Bill's much more gregarious than me. I think that social side of me goes into my work. And both he and my mum would definitely take the bullet for you. If anything remotely endangers the family, they're just blind allegiance.

My mother had just got pregnant with my sister when things became quite intense in Belfast, especially around our era - the Troubles. One night Bill came running up our street saying: "Get in the house, get in the house!" We heard a terrible buzzing noise. Just as he was dragging me in, I saw a sort of cloud at the bottom of the street, which turned out to be a huge bomb. Bill pushed Mum and me under a table in the back room. We didn't know it then, but the terrible noise we'd heard was the mob outside, who were picking up the iron gratings from the drains at the side of the roads and throwing them through the windows of the Catholic houses. I was hysterical, Bill was peeping out the curtain and Mum was saying: "Get down, get down!" A couple of hours later, there were barricades at the top and bottom of the street, while the men divided themselves into vigilante groups. Our street had turned into a war zone overnight.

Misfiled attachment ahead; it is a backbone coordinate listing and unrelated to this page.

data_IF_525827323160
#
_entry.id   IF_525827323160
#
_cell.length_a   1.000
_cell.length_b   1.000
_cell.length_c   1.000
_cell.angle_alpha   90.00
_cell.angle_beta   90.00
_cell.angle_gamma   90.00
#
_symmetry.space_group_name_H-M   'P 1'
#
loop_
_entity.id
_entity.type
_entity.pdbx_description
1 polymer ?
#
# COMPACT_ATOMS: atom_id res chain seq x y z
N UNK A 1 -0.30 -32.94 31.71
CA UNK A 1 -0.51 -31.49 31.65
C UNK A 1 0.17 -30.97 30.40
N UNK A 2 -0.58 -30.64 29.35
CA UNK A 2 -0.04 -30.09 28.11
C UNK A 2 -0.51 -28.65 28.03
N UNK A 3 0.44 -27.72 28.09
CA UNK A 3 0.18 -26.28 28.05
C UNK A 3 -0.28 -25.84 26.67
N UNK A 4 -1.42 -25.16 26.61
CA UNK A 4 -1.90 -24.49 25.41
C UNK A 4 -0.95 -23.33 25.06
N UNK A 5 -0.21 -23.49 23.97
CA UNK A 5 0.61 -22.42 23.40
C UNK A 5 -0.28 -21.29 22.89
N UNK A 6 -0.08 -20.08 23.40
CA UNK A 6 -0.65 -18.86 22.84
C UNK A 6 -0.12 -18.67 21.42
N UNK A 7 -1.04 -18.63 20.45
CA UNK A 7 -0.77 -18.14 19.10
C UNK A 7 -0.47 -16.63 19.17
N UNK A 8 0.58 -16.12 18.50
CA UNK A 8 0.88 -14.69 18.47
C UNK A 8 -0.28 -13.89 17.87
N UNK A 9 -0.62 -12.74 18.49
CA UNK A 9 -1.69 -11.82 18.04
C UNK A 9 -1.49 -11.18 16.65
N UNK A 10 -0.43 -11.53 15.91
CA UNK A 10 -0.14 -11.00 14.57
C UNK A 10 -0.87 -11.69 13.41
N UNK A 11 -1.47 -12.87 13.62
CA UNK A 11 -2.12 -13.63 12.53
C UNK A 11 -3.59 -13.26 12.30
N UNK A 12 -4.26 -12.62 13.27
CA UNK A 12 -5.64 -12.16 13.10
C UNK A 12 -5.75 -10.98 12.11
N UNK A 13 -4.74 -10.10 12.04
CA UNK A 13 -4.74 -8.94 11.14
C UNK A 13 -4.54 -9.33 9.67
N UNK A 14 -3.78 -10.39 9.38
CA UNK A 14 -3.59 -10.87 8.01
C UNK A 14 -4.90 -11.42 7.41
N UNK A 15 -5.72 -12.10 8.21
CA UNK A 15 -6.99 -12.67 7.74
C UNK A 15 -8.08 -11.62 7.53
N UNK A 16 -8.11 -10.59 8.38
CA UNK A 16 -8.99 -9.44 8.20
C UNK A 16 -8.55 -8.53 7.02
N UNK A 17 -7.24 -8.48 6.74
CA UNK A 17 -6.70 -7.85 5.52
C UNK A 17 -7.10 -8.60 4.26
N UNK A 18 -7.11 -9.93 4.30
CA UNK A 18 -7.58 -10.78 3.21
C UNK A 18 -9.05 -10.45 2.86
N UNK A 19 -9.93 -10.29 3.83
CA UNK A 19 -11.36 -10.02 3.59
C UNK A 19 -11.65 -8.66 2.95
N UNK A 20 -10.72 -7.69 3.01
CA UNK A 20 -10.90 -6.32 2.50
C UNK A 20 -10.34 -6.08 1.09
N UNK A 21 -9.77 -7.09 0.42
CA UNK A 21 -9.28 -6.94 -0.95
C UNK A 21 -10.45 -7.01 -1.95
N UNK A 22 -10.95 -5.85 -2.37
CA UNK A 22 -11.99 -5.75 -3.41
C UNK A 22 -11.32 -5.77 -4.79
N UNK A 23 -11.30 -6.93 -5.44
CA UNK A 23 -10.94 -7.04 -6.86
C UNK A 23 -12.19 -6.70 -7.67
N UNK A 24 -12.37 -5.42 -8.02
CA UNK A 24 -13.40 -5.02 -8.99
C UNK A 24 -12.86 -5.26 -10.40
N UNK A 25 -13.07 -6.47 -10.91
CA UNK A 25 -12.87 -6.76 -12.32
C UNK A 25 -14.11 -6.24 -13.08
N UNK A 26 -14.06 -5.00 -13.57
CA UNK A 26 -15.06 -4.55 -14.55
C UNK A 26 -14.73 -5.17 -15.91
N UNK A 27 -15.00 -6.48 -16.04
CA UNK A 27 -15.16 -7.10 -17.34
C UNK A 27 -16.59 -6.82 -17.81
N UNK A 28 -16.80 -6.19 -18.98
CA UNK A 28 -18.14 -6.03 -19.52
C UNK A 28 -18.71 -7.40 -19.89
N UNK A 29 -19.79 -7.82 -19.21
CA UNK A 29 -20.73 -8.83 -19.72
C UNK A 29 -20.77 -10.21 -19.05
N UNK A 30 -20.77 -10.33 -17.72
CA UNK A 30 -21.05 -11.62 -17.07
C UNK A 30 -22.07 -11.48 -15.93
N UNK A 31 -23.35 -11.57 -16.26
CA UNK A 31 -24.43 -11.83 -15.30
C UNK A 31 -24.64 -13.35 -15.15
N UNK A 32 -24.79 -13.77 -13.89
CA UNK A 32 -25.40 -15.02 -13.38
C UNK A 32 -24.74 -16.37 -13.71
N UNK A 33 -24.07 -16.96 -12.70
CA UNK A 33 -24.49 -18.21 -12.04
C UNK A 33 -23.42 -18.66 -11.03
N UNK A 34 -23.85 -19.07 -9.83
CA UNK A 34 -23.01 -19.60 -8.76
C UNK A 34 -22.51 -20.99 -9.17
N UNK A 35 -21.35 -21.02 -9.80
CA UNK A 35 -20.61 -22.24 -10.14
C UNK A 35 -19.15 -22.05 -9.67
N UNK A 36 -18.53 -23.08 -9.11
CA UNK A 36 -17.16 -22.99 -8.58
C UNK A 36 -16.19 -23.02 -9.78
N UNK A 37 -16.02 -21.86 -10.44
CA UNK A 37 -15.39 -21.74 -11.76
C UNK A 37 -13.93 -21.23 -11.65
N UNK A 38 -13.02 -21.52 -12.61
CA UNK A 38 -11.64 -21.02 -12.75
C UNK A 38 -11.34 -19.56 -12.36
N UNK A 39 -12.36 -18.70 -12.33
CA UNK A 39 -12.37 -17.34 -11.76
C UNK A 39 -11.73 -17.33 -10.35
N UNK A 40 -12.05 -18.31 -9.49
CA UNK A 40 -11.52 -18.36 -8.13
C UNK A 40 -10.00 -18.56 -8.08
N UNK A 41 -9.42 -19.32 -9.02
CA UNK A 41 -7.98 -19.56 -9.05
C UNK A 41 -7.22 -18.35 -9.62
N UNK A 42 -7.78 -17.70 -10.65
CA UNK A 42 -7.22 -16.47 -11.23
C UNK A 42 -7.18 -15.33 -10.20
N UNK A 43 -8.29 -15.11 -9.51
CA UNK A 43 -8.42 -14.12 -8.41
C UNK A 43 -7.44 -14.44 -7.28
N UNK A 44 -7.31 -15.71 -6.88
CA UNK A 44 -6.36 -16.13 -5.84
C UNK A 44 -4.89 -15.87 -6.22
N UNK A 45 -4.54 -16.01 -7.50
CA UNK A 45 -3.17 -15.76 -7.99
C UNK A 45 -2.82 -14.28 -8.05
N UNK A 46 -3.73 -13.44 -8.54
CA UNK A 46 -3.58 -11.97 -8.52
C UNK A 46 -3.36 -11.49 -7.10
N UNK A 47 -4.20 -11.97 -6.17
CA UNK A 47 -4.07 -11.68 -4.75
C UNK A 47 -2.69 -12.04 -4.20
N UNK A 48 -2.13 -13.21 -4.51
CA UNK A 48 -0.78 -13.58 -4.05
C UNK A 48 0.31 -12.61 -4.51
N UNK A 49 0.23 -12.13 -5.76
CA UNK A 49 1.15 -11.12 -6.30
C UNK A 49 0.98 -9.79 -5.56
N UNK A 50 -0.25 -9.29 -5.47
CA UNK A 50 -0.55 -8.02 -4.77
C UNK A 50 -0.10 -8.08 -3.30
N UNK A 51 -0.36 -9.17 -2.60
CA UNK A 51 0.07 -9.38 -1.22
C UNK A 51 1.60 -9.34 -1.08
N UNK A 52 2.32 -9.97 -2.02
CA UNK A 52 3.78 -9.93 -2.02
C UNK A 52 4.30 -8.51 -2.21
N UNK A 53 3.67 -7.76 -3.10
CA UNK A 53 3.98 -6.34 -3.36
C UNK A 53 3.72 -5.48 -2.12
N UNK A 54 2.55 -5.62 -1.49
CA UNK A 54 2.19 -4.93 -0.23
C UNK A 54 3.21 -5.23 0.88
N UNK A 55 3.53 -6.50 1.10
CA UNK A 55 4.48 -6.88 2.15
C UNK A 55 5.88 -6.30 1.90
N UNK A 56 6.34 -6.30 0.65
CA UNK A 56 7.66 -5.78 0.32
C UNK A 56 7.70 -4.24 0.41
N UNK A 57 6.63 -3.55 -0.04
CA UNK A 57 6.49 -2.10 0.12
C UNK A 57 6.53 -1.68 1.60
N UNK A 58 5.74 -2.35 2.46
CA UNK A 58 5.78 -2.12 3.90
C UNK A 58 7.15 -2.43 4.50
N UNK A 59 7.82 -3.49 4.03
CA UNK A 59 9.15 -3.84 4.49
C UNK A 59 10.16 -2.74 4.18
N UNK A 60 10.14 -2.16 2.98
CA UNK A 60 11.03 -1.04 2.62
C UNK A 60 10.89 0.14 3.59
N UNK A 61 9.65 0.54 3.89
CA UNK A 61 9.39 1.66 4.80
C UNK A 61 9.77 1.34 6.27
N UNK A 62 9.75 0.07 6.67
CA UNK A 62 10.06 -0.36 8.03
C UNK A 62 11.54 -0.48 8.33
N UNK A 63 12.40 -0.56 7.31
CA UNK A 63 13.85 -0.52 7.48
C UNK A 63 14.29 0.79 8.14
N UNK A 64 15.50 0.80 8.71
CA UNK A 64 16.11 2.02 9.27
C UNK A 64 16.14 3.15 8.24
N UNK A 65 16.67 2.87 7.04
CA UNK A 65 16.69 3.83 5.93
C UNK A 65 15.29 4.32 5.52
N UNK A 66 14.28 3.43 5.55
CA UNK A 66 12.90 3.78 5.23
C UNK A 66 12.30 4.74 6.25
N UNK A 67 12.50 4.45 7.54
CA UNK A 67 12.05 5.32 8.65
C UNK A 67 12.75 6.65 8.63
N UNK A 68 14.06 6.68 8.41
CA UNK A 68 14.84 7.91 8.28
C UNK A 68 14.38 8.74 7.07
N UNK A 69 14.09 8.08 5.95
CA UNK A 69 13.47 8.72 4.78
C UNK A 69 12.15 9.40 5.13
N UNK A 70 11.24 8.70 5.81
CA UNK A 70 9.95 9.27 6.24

In the wake of that, my parents felt uneasy about Belfast. My father, who was a joiner, had been offered a job in England, which was more at a management level, and they decided to take the opportunity. But none of us was very happy. Being from Belfast made you quite unpopular in England, so it was a pretty difficult time.

I was miserable. I did a lot of weeping and wailing. Bill was a bit more stiff-upper-lip. He got stuck in and lost his accent almost immediately. He was 14, and I think it was tougher for him when people took the mickey. At that age, with your hormones swirling round, you just want to be like everybody else. I found it quite difficult to be understood for a while, but I was a bit more sneaky. I began to use an English accent at school and an Irish one at home. I found myself very conflicted over that, and slightly ashamed.

Bill and I were lucky in being reasonably good at games, so we began to fit in. My mother, taken away from her family in belfast, felt quite isolated. We'd also stepped up in terms of class. Our house was bigger, and we'd become lower middle class, with all of those material, educational and cultural expectations.